On 22 Dec 2011, at 15:40, smi...@zonnet.nl wrote:

Citeren Bruno Marchal <marc...@ulb.ac.be>:


On 21 Dec 2011, at 23:08, smi...@zonnet.nl wrote:

Citeren Bruno Marchal <marc...@ulb.ac.be>:


On 21 Dec 2011, at 14:06, David Nyman wrote:

On 21 December 2011 09:58, Russell Standish <li...@hpcoders.com.au > wrote:

Because Maudlin assumes a single universe physics,

Where? It assumes only the Turing emulabilty.

Its the only way to get inactive parts, and so force the absurdum. The
assumption is not explicit in Maudlin's work, but its there.

Russell, isn't it central to the multiverse view that distinct,
univocal observer experiences supervene on each branch?

I think so. But I think that Russell's point is logical. He tries to imagine a notion of physical reality which would make the MGA invalid. So he imagines a notion of multiple worlds physical supervenience. But this would contradict comp if the use of those other worlds is not Turing emulable. If it is, then we can emulate it in a single reality, and MGA can be reapplied.

Bruno

The observer cannot be located in a (fine grained) branch, as I explain here:

http://arxiv.org/abs/1009.4472

OK. But for the reasoning we don't have to localize an observer in a branch, we just need to conceive a program run by a single computer, even if that computer run other programs.

Bruno


I think you can get around this issue (I'm quoting what you wrote to Russell):

"The 323 principle *is* that later case. It says explicity that if a program does not need some register FOR A SPECIFIC COMPUTATION (supposed to be conscious, with sup-phys) then that specific computation will remain conscious when the register is removed.

I was correct that you were arguing against 323.

You have to explain how an inactive machinery has a physical activity in a computation."



Let's call the precise computational state of the computer a microstate. Then it is clear that the MGA applies to microstates, so you get into trouble when you assume that some specific evolution of the computer defined in terms of its microstates can represent some conscious entity.

OK.


Suppose that a computer is supposed to be conscious of shapes of objects. It takes as input millions of pixels and then it can recognize if there is a circle, triange or some other shape or nothing at all. Then, if it were to recognize a circle, then there are still an astronomically large number of different inputs that would have led to the same experience. The circle could have been mildly out of shape and the computer would still have recognized exatly the same thing. For the computer to recognize an "out of shape circle" as a different shape than a "perfect cirle", one would have to add an extra programming code for that.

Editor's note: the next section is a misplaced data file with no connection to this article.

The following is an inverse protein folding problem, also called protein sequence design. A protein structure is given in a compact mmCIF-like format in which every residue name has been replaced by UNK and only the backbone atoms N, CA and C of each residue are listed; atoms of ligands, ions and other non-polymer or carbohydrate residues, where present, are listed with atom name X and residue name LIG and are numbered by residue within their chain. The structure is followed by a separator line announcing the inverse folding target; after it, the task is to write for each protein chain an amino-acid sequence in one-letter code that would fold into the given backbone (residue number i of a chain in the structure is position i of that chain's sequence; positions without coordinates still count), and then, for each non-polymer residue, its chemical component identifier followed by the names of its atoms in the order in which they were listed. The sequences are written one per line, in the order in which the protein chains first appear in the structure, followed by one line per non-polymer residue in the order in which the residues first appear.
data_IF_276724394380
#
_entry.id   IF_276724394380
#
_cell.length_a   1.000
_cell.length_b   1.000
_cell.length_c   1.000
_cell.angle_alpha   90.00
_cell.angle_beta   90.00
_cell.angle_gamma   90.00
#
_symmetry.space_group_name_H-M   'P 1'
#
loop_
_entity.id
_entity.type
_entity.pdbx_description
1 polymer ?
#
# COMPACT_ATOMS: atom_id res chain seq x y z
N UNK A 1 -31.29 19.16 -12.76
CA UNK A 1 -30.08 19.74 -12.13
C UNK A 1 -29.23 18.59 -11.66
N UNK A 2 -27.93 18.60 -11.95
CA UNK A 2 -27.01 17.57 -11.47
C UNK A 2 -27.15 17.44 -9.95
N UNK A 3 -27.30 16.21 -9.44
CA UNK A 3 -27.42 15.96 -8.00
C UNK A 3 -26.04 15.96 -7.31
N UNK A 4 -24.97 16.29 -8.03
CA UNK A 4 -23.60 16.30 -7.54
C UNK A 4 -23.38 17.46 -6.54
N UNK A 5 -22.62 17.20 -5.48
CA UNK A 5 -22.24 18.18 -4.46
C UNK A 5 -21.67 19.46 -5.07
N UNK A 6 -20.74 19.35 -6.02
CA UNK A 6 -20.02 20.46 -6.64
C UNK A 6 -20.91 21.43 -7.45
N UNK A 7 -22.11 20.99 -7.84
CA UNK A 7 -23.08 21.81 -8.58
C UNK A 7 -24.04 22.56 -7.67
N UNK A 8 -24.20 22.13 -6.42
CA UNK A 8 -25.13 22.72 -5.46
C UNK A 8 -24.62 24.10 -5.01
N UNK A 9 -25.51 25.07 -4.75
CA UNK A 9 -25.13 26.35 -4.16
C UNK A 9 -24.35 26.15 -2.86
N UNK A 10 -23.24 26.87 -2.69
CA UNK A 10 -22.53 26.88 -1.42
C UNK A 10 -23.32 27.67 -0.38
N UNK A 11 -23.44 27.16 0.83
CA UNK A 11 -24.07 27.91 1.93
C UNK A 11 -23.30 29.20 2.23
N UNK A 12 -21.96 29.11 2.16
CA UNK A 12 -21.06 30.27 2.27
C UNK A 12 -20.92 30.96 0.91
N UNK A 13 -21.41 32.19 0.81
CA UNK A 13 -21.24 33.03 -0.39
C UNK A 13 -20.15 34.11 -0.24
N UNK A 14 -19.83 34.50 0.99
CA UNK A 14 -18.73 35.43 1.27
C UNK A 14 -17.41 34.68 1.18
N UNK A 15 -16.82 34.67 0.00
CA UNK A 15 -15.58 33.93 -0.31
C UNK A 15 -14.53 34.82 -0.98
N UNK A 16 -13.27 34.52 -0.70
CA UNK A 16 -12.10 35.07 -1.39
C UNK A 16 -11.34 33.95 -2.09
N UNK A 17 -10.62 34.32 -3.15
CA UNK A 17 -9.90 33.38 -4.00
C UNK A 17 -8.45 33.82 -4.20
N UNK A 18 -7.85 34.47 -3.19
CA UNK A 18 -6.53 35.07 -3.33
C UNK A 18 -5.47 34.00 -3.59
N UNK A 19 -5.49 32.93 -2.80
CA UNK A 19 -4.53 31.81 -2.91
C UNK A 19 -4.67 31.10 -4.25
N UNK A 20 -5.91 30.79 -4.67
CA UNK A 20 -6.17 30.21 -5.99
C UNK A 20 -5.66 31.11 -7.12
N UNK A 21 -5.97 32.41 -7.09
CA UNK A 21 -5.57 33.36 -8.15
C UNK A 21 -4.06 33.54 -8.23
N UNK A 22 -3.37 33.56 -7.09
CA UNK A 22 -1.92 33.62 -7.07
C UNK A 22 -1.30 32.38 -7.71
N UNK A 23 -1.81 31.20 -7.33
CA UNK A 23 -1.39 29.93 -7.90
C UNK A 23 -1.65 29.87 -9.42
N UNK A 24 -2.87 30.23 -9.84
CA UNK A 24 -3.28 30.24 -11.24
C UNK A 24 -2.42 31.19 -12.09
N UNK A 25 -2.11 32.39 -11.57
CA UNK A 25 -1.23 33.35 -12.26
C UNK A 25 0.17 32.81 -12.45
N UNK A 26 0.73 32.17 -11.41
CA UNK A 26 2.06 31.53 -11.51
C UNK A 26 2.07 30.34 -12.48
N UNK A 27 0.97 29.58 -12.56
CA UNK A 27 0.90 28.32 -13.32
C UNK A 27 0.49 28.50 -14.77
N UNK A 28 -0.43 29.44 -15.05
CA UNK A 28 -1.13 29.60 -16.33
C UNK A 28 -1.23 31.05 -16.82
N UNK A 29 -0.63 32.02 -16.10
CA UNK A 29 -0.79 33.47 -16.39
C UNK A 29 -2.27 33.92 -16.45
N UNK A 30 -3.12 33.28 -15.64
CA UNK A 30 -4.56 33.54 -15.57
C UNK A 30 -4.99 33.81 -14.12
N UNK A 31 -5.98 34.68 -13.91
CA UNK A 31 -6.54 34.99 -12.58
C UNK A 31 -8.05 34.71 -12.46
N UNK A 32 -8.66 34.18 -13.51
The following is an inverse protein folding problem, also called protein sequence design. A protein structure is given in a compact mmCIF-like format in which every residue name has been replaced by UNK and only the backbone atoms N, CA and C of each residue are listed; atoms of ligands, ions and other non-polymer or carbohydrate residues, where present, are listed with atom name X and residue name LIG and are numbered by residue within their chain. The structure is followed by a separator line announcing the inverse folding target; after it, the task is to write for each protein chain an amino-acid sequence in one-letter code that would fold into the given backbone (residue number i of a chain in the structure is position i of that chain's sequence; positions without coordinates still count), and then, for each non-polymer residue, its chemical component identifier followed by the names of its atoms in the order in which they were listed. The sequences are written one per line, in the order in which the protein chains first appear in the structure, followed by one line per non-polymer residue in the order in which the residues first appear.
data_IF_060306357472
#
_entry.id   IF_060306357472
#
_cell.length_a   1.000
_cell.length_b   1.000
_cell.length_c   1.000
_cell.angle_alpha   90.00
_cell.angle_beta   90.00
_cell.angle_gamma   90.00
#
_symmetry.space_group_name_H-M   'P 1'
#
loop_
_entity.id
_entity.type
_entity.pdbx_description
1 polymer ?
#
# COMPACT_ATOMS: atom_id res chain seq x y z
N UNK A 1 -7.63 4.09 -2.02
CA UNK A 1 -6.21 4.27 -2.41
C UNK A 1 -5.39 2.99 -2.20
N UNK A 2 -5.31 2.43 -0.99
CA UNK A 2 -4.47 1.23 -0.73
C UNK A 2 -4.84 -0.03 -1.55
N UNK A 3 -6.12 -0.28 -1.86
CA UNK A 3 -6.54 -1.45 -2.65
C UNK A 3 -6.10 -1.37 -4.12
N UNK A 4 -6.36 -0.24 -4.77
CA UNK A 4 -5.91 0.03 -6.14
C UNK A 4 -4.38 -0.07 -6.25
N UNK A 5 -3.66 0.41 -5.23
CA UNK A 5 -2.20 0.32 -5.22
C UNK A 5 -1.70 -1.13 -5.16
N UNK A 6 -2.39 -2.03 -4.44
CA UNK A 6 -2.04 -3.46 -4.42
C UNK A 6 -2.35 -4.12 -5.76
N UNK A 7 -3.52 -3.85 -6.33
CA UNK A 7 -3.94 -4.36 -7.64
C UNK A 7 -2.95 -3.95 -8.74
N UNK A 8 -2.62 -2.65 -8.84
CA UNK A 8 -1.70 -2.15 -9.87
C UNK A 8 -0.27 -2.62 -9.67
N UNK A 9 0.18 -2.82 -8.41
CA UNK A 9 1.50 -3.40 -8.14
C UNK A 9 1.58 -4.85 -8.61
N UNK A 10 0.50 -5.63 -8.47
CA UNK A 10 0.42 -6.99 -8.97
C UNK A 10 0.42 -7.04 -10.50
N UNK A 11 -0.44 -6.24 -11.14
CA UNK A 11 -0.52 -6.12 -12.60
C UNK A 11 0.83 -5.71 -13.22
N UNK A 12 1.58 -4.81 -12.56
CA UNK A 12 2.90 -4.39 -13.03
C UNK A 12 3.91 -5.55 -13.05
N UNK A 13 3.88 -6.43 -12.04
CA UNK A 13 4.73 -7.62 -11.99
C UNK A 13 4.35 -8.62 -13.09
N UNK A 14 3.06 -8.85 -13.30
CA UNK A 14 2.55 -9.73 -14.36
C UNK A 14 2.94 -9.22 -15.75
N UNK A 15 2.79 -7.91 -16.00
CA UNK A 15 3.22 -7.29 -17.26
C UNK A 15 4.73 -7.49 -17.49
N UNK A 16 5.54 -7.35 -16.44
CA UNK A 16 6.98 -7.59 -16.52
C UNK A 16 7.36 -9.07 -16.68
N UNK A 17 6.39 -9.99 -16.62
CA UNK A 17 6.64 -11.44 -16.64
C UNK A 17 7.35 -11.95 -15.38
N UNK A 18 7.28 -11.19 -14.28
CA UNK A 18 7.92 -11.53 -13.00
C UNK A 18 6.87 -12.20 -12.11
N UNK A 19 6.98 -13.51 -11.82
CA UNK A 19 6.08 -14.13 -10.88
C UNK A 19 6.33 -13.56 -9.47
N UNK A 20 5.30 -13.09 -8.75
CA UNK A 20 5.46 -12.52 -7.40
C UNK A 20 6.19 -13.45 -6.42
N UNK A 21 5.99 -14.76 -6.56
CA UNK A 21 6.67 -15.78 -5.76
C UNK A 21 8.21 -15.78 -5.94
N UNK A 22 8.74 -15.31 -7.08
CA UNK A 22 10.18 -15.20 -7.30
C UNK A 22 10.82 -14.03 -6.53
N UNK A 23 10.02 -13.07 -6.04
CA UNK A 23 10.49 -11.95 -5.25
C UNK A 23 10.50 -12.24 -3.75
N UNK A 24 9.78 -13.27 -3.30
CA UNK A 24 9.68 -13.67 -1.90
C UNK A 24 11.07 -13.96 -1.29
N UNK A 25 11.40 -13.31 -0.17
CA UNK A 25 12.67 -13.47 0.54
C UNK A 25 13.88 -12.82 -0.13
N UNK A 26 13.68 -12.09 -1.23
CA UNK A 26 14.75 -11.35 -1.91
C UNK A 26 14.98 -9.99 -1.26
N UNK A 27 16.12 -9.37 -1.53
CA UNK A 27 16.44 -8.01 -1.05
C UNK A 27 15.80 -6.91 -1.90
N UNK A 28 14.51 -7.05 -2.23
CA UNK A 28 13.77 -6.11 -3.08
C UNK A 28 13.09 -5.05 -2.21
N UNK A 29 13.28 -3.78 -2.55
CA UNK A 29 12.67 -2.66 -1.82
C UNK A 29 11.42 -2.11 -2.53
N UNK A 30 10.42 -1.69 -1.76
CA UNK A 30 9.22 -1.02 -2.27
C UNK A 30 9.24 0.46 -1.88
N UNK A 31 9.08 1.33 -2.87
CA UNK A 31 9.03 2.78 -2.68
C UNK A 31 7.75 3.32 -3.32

OK.


Then if the computer is assumed to be conscious of recognizing a circle, then given that the exact pixel state can be any one of an astronomically large number of states, the exact quantum state of the environment-computer system should be some entangled state of the form: sum over inputs mapped to a circle of:

|input from environment>|computational state>

OK.



You can then associate this state which involves a huge number of microstates as representing the conscious experience of the computer recognizing a circle. The MGA then could perhaps allow you to remove inactive registers involved in the process of recognizing a triangle.

Yes.


But you will fail to remove register after register so as to make recognizing the circle a trivial movie where there are no counterfactuals. If you were to attempt to do this, at some point you would be removing terms from the above state.

Then the evolution of |input from environment>|computational state> is no more Turing emulable. If it is, I can emulate it in one boolean graph computation (like the UD will necessarily do in particular), and MGA will be applicable again. OK?